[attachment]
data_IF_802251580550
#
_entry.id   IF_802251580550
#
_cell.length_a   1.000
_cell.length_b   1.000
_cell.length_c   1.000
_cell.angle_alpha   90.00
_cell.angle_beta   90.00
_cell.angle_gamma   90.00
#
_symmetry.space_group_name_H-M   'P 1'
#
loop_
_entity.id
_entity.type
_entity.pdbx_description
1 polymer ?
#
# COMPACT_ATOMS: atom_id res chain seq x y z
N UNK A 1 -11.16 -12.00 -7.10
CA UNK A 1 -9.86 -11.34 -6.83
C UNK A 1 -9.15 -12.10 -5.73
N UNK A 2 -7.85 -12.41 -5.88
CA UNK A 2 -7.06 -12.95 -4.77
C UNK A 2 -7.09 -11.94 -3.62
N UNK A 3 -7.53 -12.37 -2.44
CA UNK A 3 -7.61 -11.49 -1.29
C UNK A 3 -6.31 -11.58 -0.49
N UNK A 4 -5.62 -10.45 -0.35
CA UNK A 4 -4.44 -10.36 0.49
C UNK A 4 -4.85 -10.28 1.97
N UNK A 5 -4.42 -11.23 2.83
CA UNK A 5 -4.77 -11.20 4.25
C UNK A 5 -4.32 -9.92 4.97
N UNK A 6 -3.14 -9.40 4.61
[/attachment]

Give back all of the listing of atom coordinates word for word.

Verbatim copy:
data_IF_802251580550
#
_entry.id   IF_802251580550
#
_cell.length_a   1.000
_cell.length_b   1.000
_cell.length_c   1.000
_cell.angle_alpha   90.00
_cell.angle_beta   90.00
_cell.angle_gamma   90.00
#
_symmetry.space_group_name_H-M   'P 1'
#
loop_
_entity.id
_entity.type
_entity.pdbx_description
1 polymer ?
#
# COMPACT_ATOMS: atom_id res chain seq x y z
N UNK A 1 -11.16 -12.00 -7.10
CA UNK A 1 -9.86 -11.34 -6.83
C UNK A 1 -9.15 -12.10 -5.73
N UNK A 2 -7.85 -12.41 -5.88
CA UNK A 2 -7.06 -12.95 -4.77
C UNK A 2 -7.09 -11.94 -3.62
N UNK A 3 -7.53 -12.37 -2.44
CA UNK A 3 -7.61 -11.49 -1.29
C UNK A 3 -6.31 -11.58 -0.49
N UNK A 4 -5.62 -10.45 -0.35
CA UNK A 4 -4.44 -10.36 0.49
C UNK A 4 -4.85 -10.28 1.97
N UNK A 5 -4.42 -11.23 2.83
CA UNK A 5 -4.77 -11.20 4.25
C UNK A 5 -4.32 -9.92 4.97
N UNK A 6 -3.14 -9.40 4.61